Some people may not know this, but my mother-in-law is Jewish and my father-in-law is Methodist. When Dave and I got married, he agreed that we would teach our kids about their heritage, but we would raise them in the Catholic Church. Having a family rich in diversity allows for our children to learn about different traditions such as Hanukkah and Passover.
One of the very interesting Jewish traditions is the Passover Seder. This Jewish ritual feast marks the beginning of the Passover and is typically conducted in late March or April. A couple of years ago my mother-in-law prepared a Seder dinner for our family and for my sister-in-law’s family. My in-laws were in town for Easter and my mother-in-law graciously offered to prepare a Seder Dinner for our family and Christa’s family.
The Seder dinner involves retelling of the story of the liberation of the Israelites from slavery in ancient Egypt. Generally Seder customs include telling the story, discussing the story, drinking wine, and eating matzo. We decided to forgo the wine and drink grape juice instead.
My mother-in-law prepared much of the meal beforehand. While she was preparing some of the other dishes, Christa and I were put in charge of making the Latkes (potato pancakes).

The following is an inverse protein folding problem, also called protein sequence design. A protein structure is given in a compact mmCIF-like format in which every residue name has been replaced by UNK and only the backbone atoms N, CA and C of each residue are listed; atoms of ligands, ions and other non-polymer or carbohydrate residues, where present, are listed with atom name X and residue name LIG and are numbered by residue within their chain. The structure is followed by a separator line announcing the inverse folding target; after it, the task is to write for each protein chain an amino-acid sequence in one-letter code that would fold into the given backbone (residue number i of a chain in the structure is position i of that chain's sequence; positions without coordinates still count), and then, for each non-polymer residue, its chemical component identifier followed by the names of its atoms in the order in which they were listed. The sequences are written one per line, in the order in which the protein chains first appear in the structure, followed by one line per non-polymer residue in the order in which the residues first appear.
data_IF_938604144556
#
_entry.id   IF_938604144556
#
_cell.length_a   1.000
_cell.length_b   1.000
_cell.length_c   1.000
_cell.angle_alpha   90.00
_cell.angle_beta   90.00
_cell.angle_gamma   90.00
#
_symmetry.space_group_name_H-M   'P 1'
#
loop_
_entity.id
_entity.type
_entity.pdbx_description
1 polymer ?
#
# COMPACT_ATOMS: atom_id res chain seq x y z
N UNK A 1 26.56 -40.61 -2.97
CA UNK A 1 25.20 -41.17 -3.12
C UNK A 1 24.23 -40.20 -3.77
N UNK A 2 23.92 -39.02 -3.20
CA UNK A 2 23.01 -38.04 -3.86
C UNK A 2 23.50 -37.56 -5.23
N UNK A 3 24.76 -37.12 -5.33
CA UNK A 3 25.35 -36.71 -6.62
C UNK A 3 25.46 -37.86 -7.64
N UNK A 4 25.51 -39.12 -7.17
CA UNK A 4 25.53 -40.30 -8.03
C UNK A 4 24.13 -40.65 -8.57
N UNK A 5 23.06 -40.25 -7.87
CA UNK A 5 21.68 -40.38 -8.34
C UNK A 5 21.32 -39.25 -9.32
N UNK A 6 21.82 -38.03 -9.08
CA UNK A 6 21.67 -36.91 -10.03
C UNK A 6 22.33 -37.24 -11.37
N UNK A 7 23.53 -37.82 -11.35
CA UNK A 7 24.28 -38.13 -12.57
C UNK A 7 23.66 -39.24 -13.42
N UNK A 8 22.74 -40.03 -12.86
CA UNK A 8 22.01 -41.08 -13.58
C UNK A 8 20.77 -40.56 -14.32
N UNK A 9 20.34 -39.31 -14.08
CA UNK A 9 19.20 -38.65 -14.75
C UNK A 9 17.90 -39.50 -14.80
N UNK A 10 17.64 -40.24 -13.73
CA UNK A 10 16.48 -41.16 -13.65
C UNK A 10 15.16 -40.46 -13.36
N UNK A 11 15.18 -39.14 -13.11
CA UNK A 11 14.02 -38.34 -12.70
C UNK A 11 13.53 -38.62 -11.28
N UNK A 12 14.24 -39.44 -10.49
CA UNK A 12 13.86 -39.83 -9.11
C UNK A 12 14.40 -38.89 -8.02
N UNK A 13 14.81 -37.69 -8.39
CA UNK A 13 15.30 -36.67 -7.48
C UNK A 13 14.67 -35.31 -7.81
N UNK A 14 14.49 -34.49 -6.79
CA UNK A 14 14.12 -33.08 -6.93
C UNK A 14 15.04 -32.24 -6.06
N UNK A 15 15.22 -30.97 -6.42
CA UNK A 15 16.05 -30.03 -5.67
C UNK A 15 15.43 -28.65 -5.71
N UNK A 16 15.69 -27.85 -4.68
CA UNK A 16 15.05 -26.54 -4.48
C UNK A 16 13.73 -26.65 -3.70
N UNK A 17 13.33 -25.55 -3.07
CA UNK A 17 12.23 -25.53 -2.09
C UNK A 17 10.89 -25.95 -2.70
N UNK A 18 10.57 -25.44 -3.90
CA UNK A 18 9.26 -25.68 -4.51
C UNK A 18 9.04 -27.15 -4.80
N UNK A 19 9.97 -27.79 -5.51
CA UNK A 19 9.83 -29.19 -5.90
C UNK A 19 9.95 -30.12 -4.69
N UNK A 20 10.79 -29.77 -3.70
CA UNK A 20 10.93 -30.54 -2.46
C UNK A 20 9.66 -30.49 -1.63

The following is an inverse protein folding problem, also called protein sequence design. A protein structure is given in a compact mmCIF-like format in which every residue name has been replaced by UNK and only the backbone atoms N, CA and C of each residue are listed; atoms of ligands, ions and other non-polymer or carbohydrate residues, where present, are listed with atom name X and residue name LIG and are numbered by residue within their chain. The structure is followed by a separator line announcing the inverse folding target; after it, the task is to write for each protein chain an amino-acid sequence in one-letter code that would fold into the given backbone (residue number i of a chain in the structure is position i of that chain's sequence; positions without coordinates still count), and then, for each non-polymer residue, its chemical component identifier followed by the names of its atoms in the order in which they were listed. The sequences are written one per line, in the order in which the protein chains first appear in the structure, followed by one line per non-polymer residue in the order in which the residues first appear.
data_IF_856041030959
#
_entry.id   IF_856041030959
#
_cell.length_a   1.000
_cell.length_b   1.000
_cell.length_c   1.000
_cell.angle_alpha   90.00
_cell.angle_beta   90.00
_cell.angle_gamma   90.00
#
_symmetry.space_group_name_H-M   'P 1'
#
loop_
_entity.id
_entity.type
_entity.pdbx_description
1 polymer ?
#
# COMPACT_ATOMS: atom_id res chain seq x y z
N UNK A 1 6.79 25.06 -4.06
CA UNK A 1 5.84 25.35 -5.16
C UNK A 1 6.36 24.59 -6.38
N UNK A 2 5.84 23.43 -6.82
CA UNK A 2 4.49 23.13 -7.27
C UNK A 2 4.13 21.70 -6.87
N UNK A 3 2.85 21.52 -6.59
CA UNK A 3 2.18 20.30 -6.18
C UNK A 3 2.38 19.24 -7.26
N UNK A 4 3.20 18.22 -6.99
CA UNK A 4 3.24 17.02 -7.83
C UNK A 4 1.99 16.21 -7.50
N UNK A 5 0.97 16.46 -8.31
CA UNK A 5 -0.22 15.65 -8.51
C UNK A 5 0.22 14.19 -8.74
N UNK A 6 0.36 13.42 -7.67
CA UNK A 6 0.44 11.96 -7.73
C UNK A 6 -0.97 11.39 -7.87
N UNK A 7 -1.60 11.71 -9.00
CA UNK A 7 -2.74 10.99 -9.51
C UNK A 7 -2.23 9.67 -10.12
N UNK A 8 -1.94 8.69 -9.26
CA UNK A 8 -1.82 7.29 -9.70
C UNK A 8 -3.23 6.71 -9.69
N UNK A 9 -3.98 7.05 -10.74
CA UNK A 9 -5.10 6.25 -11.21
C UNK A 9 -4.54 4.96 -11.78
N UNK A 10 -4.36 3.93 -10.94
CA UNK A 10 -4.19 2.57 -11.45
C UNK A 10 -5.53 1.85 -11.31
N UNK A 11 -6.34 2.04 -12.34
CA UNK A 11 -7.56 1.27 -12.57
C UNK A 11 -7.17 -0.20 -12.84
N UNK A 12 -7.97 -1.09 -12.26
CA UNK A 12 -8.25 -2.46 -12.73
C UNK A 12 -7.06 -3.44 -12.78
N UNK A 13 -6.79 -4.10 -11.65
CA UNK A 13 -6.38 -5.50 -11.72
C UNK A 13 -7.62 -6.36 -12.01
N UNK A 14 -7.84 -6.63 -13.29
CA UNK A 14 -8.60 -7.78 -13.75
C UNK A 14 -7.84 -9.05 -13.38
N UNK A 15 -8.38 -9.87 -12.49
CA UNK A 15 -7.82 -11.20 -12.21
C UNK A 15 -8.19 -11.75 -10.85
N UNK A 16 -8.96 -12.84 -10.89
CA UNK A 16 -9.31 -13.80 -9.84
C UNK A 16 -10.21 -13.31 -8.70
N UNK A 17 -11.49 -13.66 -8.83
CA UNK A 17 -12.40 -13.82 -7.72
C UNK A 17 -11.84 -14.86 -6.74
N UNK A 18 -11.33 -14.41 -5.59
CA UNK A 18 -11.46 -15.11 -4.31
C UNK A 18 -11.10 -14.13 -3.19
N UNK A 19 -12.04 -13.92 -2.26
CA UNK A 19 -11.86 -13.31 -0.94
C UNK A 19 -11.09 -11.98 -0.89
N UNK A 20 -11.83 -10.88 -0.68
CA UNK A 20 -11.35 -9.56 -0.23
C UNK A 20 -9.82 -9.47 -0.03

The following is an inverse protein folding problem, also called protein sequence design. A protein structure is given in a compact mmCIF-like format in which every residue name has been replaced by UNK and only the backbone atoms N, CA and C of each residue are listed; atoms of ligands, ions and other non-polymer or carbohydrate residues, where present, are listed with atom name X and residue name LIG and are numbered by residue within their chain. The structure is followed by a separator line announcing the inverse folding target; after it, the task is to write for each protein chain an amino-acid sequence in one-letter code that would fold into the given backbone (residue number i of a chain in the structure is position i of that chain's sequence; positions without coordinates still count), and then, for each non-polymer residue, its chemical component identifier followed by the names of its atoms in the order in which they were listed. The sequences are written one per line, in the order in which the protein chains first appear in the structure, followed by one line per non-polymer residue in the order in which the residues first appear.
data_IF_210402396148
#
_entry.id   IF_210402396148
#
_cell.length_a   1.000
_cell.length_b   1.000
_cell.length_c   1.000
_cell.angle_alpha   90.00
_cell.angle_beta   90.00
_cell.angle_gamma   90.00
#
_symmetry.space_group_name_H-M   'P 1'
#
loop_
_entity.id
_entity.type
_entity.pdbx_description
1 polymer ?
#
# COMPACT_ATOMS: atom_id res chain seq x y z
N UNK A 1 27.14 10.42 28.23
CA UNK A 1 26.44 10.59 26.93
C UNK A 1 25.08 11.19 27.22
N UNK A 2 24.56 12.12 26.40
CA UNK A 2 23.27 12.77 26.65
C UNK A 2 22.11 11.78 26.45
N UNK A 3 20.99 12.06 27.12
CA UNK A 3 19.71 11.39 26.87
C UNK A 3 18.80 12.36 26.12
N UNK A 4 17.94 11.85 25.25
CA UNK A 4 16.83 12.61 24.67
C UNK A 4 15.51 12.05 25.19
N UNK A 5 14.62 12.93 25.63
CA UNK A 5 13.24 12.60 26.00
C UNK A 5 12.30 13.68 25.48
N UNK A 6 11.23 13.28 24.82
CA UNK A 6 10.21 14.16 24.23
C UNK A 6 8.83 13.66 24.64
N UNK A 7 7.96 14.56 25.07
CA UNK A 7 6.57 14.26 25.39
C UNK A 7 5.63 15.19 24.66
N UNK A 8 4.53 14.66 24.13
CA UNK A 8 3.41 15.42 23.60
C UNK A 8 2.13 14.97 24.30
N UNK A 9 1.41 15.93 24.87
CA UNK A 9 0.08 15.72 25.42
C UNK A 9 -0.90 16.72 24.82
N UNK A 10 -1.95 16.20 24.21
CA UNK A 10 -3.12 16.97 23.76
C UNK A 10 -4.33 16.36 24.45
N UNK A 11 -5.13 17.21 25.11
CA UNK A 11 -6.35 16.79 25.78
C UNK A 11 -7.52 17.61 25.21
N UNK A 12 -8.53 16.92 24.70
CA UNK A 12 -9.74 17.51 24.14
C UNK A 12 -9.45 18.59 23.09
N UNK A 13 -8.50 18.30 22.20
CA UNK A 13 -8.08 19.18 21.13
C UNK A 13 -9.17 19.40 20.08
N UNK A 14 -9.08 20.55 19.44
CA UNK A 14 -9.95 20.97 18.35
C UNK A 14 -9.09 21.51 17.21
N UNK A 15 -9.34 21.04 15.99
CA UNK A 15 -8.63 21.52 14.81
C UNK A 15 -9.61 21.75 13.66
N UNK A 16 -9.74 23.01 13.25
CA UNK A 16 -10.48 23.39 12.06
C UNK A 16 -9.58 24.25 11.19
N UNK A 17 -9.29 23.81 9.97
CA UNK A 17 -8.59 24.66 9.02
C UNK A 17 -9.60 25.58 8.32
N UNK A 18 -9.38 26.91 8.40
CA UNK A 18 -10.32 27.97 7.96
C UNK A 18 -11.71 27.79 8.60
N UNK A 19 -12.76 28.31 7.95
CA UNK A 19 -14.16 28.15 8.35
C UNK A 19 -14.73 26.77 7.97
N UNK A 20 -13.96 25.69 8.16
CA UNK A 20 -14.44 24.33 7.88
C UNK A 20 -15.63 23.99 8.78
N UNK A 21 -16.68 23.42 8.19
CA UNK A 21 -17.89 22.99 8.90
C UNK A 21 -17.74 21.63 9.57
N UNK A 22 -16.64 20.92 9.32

One of the appetizers was gefilte fish, a poached mixture of ground deboned fish such as carp, whitefish, or pike. We dipped it in horseradish sauce.
The Passover Seder plate is a special plate that contains six symbolic foods used during the dinner to retell the story of the Exodus from Egypt. The seventh symbolic item, a stack of three matzot, is placed on its own plate on the Seder table.
The children are an important part of the Seder dinner. At one point in the dinner the kids ran to the back door and opened it for the prophet Elijah.
There was a ritual of washing of the hands. We used baby wipes for this part. Another interesting part was dipping lettuce in salt water.
Overall, the Seder dinner was great. It was a unique experience that I would highly recommend you partaking in if given the chance. Today many faiths besides Judaism hold Seder dinners.
No matter what your religion or your beliefs, I highly encourage everyone to be tolerant of other’s beliefs and open your mind to traditions that are not familiar to you.
Our question for you, what is a unique family tradition that you enjoy partaking in?